MomTrusted on Parenting, Kids, and Early Education

Extreme Parenting: The Family on Bikes

 

The biking family: John, Daryl, Davy and Nancy Vogel

 

The Vogel family spent multiple years of their lives on bikes. During their largest journey, they traveled 17,300 miles along the Pan American Highway. Their journey took them from Alaska to Argentina, through 15 countries. The Vogel’s twin sons were 10 years old at the time. Mother, Nancy Sathre-Vogel talked to us about traveling by two wheels, with two kids.

 

MomTrusted: What made you decided to start your biking journey?

Nancy: Although we are more known for cycling from Alaska to Argentina, that journey actually started a couple years earlier when we made the decision to take a one-year career break and cycle around the USA and Mexico. Our twin sons were 8 at the time, and my husband and I decided we wanted more time with them. We had also lived overseas for most of our sons’ lives and wanted to show them their own country – and there’s no better way to do that than on a bicycle.

 

As we cycled the Pacific coast on that one-year trip, we met some other cyclists who were on their way to Argentina. “Let’s go!” we thought. But reality kicked in and we realized we were not adequately prepared for such a journey. We continued with our loop around the USA and set our sights on a separate journey at another time.

 

Our “one-year career break” kinda, sorta got extended…

 

MomTrusted: I know you’ve done a lot of family bike trips. When was the first and where did it take place?

Nancy: We haven’t taken all that many family bike trips, but each one was, shall we say, rather long? Although my husband and I bike toured extensively before our children were born, their first bike tour came when they were 7. That summer we took a 4-day trip into the mountains around Idaho, and then a few weeks later a 2-day trip to the Snake River canyon. That was it until we set off for our one-year trip around the USA, which led to our 3-year trip from Alaska to Argentina.

 

MomTrusted: I know you and your husband are both teachers. How did you budget for your trips?

Nancy: For our first big trip, we financed it completely with savings.

 

Once we decided to cycle the length of the Americas, we had to get creative. We rented out our home (it was paid for, so rent was income), wrote articles for magazines, sold ads on our website, and anything else we could do to bring in a few bucks. Anything not paid for with those, came out of savings.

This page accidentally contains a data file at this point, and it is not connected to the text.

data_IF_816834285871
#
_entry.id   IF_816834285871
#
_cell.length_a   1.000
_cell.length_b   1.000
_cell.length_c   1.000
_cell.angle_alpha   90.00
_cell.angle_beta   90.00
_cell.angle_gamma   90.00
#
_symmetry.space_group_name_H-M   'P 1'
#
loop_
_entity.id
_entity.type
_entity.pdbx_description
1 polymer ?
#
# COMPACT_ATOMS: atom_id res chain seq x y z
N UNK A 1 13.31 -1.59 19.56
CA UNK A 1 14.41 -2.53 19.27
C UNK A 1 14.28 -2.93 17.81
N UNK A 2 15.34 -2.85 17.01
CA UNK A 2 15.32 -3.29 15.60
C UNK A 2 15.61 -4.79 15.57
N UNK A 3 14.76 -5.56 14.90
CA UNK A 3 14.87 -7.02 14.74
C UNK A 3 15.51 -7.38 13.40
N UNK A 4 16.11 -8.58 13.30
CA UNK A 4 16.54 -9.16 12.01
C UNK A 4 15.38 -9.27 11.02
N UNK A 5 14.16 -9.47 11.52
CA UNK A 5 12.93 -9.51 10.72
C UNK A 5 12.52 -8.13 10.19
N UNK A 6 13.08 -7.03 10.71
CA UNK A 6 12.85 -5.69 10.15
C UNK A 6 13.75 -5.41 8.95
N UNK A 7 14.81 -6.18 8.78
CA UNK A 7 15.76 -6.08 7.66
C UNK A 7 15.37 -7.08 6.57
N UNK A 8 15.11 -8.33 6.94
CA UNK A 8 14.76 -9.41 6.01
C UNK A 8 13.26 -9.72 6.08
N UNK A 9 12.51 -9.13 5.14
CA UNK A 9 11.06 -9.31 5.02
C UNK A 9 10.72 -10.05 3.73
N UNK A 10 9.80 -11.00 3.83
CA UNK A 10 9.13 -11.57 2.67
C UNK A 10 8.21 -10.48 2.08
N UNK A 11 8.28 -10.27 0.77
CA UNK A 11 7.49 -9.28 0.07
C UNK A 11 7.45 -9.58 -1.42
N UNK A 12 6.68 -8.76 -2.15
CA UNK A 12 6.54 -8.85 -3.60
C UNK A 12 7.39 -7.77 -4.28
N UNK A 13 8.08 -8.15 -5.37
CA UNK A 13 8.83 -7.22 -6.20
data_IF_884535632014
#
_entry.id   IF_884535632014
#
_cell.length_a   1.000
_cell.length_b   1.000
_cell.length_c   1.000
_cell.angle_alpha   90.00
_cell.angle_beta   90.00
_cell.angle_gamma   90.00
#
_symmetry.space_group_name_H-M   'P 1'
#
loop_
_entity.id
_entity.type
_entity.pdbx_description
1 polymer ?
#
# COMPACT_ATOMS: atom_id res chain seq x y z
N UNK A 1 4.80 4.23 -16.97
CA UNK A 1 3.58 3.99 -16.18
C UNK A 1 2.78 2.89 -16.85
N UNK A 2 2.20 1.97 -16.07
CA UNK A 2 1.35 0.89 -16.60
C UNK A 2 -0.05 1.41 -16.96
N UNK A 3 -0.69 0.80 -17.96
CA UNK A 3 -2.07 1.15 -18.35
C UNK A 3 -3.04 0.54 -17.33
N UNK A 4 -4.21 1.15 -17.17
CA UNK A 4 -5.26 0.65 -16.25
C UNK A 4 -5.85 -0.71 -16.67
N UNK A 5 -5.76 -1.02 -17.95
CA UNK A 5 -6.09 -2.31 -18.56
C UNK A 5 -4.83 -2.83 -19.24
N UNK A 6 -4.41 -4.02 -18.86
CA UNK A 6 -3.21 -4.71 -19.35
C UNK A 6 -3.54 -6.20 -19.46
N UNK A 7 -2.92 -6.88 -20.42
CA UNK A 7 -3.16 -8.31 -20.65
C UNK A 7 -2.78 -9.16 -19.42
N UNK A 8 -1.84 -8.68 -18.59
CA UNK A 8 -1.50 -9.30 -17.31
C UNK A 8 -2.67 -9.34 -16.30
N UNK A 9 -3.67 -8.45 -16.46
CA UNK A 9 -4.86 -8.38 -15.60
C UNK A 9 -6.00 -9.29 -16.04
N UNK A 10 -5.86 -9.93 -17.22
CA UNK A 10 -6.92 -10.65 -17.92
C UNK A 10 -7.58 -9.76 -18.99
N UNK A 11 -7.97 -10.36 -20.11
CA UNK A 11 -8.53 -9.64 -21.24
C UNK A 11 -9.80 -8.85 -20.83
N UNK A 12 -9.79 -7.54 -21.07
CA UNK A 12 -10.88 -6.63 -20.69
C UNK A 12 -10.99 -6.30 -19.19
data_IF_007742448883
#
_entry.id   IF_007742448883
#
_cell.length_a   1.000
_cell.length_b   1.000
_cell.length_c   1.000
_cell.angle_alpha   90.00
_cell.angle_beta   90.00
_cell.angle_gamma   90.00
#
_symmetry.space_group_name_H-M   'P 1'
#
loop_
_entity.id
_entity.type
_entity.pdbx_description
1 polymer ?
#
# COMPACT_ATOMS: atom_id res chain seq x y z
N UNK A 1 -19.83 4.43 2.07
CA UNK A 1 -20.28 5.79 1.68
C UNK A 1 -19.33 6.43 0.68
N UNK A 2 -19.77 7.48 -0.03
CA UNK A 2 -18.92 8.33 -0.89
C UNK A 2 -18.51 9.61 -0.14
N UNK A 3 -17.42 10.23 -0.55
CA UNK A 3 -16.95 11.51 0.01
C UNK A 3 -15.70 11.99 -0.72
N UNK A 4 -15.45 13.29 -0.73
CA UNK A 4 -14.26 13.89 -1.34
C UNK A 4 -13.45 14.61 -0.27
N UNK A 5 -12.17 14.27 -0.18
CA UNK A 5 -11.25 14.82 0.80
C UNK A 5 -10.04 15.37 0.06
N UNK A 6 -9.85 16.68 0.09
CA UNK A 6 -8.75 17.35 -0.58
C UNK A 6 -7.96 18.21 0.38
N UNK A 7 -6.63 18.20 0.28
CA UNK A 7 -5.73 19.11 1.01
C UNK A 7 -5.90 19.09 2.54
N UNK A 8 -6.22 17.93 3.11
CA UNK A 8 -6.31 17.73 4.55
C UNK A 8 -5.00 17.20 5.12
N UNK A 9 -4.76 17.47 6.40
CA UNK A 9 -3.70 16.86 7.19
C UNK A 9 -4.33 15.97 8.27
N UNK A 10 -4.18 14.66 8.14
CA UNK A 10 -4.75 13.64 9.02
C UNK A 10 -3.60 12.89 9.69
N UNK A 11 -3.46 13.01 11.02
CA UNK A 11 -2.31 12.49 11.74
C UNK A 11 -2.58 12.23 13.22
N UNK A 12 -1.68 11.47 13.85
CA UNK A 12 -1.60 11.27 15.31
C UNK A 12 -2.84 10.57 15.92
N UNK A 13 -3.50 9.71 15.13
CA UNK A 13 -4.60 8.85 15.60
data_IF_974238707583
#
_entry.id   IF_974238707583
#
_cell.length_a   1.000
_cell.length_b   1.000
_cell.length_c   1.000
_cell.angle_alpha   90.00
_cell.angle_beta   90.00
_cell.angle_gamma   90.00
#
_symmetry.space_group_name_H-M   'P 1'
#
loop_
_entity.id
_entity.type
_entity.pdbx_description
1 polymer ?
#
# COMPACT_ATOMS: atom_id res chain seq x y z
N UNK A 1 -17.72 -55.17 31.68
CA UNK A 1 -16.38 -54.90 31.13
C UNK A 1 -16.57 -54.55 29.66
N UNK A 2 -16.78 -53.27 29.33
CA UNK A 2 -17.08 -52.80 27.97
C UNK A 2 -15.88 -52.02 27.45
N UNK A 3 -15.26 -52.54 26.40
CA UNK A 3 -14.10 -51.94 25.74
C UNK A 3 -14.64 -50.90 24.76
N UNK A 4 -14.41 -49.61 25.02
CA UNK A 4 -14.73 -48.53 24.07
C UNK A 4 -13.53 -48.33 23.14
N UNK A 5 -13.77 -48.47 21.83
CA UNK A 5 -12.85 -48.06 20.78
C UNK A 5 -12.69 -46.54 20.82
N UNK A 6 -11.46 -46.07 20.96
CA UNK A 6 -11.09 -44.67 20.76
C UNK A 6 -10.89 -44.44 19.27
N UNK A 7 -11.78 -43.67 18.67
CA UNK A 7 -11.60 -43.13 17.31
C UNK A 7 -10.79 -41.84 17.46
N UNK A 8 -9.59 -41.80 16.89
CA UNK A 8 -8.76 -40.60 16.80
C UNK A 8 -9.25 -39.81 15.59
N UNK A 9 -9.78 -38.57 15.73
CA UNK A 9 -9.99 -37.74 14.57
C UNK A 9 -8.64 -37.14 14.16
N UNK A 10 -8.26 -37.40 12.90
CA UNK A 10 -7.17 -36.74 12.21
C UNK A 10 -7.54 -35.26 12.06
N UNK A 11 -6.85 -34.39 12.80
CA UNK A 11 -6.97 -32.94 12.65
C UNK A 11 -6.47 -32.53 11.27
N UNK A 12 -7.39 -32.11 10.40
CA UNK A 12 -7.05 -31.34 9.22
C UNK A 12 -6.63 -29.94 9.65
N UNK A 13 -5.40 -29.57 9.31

MomTrusted: What was the biggest challenge of bringing kids along on your journeys?

Nancy: I think the hardest part was dealing with the critics. Although my husband and I felt that our travels were the best childhood we could provide for our children, there were those who felt we were using and abusing our children. Because of their criticism, I spent countless hours evaluating and reevaluating my motives to see exactly why I was doing what I was doing. I came to the conclusion that biking around the world might not be perfect for all kids, for our children it was the best thing going.

 

Our society raises us in such a way that we should grow up to want certain things. The expectations of society are that we will want the big house in the suburbs, three cars in the driveway, soccer and gymnastics for the kids, and all that. When we made the decision that the expected life wasn’t the life we wanted, there were people who felt very strongly that we weren’t being fair to our children. That’s a hard thing to deal with.

 

MomTrusted: What’s the best part of having your kids join you on your travels?

Nancy: We got to see the world through their eyes. Children have this ability to see things that we adults miss, and they brought us into their world. We were also received differently by the people we met because of our children – the kids opened doors we never would have known existed!

 

MomTrusted: What are you doing now? Do you have any other big adventures planned?

Nancy: For now, we are living in Boise, Idaho. John and I have the parenting philosophy that we want to give our children as many varied experiences as possible. They lived the expat life overseas when they were small. They spent four years living full time on bicycles. Now we want to give them the opportunity to put down roots and be part of a greater community.

 

Our sons are still homeschooled, but are taking advanced math and science through the local schools. They are also in Boy Scouts and on a robotics team. One of them has taken up running and is part of the local cross country and track teams; the other is on the swim team.

 

We are loving our lives here in Idaho!

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